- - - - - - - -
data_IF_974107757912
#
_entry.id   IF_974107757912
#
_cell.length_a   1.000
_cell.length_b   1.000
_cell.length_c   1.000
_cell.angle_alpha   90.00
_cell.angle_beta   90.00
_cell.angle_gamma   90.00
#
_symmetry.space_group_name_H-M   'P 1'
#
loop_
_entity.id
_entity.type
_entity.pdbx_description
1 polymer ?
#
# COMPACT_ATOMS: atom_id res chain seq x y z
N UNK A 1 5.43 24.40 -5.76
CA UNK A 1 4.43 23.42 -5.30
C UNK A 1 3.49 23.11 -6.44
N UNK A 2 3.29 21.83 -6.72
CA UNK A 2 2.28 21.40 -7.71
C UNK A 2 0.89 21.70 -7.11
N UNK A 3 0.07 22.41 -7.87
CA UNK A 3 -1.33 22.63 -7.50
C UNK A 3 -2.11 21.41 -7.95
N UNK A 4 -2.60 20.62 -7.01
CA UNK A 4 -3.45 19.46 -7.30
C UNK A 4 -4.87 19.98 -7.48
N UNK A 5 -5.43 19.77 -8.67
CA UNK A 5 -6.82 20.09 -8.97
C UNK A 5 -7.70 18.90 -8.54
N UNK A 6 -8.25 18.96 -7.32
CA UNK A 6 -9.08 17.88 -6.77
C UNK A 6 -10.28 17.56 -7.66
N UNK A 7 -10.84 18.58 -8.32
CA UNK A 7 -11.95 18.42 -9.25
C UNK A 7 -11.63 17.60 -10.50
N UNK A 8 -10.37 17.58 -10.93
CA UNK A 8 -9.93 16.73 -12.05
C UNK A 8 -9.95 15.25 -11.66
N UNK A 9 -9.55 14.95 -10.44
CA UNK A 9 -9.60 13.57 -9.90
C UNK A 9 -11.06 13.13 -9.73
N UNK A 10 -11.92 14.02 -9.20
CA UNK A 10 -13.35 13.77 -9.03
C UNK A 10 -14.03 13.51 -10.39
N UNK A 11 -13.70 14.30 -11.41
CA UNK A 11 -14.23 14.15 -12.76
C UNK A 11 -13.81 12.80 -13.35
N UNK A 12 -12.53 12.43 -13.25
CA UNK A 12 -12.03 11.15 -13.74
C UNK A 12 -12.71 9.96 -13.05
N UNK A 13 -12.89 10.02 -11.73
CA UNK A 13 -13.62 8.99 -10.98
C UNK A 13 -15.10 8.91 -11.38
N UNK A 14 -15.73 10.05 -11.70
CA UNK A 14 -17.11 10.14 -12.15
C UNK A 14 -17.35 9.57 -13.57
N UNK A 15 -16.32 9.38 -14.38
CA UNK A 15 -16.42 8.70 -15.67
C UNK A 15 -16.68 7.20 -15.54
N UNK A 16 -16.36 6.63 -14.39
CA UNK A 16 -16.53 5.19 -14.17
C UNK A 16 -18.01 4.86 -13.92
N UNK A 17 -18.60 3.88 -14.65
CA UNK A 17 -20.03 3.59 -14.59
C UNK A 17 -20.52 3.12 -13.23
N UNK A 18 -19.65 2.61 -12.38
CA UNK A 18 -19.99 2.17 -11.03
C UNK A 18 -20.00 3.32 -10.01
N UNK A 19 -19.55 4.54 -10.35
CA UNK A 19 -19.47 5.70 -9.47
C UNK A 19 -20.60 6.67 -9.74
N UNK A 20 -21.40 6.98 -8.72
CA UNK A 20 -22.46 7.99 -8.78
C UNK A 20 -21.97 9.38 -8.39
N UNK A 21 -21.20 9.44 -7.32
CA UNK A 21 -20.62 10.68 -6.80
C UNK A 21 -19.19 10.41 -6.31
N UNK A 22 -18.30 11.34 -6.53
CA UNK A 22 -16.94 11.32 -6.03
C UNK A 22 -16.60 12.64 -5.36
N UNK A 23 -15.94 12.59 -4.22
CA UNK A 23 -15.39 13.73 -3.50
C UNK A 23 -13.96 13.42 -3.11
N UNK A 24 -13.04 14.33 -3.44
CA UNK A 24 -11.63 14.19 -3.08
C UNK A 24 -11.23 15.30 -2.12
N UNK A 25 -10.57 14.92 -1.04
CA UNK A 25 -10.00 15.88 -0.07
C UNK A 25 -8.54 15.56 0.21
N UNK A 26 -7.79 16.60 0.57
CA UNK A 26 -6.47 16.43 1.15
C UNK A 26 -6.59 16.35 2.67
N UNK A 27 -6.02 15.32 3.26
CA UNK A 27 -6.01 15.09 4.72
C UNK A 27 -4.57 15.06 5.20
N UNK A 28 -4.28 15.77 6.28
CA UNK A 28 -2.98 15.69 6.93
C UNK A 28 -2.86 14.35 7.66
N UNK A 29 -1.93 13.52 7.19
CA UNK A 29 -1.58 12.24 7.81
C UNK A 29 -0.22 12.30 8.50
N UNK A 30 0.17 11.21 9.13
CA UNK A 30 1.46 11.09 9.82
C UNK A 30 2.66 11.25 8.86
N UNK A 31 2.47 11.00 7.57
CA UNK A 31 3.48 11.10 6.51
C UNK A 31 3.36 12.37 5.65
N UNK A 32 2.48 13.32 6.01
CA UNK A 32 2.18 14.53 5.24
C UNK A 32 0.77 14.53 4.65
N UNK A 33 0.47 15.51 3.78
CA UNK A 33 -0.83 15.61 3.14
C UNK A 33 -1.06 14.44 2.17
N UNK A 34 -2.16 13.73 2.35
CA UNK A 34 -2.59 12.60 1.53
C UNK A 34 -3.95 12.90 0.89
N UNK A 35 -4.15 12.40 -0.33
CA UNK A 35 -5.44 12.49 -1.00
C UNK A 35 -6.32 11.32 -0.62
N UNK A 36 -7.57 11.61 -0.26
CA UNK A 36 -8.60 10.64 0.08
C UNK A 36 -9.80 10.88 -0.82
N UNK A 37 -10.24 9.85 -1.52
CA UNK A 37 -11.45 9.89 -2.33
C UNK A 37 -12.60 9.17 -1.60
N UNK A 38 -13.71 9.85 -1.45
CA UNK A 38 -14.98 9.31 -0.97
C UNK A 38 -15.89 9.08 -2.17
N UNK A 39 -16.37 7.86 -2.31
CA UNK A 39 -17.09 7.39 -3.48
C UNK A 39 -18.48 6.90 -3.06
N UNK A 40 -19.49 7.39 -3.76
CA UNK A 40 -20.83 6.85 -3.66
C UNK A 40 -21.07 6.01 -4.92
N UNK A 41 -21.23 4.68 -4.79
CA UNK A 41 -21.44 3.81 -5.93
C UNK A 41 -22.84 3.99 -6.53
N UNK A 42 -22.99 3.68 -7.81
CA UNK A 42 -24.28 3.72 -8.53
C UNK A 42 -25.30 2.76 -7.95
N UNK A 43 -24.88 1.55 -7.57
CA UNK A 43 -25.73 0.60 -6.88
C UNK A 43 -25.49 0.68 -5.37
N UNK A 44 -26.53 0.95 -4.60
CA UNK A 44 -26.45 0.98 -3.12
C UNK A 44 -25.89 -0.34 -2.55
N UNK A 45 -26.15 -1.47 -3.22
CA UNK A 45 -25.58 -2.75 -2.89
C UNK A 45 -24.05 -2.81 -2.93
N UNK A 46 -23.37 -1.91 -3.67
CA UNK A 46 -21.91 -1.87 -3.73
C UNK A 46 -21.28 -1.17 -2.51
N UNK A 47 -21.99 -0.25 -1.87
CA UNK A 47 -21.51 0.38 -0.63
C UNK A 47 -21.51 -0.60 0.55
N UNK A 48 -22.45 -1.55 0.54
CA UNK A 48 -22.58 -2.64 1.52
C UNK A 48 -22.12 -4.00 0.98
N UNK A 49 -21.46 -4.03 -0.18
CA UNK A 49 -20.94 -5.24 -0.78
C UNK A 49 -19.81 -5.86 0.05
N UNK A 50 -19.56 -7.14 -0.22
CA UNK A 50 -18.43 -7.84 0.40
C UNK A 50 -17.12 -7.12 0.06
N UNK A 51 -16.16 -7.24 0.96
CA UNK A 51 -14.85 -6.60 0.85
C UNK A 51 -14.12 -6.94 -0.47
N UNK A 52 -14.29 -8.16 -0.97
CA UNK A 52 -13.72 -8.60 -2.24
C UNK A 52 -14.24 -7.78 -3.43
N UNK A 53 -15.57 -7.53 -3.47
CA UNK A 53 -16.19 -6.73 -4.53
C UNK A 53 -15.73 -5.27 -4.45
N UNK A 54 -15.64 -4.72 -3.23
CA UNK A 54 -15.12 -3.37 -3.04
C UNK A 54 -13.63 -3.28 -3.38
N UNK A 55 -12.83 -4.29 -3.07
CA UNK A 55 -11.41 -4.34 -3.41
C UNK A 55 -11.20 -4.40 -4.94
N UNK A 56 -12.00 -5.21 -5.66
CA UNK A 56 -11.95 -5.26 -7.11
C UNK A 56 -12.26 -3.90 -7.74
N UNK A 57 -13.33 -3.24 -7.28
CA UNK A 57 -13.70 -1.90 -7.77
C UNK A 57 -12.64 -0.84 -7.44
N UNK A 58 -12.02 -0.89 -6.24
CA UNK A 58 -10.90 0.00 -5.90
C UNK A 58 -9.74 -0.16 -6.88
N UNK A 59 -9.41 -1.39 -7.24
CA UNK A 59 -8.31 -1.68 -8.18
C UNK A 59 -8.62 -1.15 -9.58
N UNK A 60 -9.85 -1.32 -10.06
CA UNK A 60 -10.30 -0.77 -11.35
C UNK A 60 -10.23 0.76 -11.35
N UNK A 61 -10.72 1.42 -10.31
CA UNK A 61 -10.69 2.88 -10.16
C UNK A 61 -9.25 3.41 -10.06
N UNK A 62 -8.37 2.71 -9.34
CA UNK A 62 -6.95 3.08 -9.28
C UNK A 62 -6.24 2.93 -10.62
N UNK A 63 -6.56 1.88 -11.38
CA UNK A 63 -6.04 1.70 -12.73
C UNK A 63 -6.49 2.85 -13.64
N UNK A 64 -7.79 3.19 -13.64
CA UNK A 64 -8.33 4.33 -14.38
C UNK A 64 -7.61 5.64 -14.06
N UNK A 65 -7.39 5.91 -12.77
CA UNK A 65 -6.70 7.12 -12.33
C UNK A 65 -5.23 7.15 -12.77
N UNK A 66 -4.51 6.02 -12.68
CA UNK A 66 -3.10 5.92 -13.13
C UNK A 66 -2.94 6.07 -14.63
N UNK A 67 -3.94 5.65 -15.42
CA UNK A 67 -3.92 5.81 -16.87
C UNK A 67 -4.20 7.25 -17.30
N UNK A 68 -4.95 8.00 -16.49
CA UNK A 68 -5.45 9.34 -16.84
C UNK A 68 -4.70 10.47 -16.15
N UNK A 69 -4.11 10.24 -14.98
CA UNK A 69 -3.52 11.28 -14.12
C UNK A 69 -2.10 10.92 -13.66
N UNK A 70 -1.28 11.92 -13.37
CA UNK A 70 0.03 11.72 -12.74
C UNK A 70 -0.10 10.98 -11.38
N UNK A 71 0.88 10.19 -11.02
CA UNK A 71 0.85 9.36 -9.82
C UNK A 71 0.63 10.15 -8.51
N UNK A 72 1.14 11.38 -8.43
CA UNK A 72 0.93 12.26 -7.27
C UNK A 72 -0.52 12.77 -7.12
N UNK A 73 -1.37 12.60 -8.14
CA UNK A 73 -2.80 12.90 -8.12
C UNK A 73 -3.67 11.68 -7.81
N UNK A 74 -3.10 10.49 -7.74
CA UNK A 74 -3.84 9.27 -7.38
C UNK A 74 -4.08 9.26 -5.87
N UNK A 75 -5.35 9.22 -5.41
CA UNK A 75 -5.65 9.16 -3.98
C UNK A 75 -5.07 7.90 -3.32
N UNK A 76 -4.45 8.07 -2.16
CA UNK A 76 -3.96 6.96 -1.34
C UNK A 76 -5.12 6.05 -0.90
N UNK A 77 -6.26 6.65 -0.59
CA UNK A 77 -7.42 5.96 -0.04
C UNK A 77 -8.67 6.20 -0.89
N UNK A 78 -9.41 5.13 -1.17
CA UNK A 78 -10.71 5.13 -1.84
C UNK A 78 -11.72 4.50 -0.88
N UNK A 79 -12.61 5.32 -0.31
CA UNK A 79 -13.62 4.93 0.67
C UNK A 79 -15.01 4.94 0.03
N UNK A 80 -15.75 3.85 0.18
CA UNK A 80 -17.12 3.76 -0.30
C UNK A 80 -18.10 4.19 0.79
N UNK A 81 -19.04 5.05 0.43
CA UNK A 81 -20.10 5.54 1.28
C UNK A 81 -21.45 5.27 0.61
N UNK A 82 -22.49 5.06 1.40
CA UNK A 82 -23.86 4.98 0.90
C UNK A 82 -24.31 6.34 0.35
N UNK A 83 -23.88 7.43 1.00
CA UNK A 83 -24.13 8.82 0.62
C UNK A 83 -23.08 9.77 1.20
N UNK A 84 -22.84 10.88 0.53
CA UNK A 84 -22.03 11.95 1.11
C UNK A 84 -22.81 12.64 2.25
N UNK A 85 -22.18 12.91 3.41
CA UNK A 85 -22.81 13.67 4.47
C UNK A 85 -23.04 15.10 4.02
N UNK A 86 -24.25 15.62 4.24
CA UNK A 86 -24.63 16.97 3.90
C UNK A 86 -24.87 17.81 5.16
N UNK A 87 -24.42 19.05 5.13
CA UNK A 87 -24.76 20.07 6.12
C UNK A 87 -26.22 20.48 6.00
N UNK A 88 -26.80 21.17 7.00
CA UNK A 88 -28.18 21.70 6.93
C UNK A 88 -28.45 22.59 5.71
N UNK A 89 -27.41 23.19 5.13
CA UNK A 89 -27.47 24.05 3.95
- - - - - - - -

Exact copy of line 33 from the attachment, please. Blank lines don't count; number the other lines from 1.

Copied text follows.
N UNK A 5 -5.43 19.77 -8.67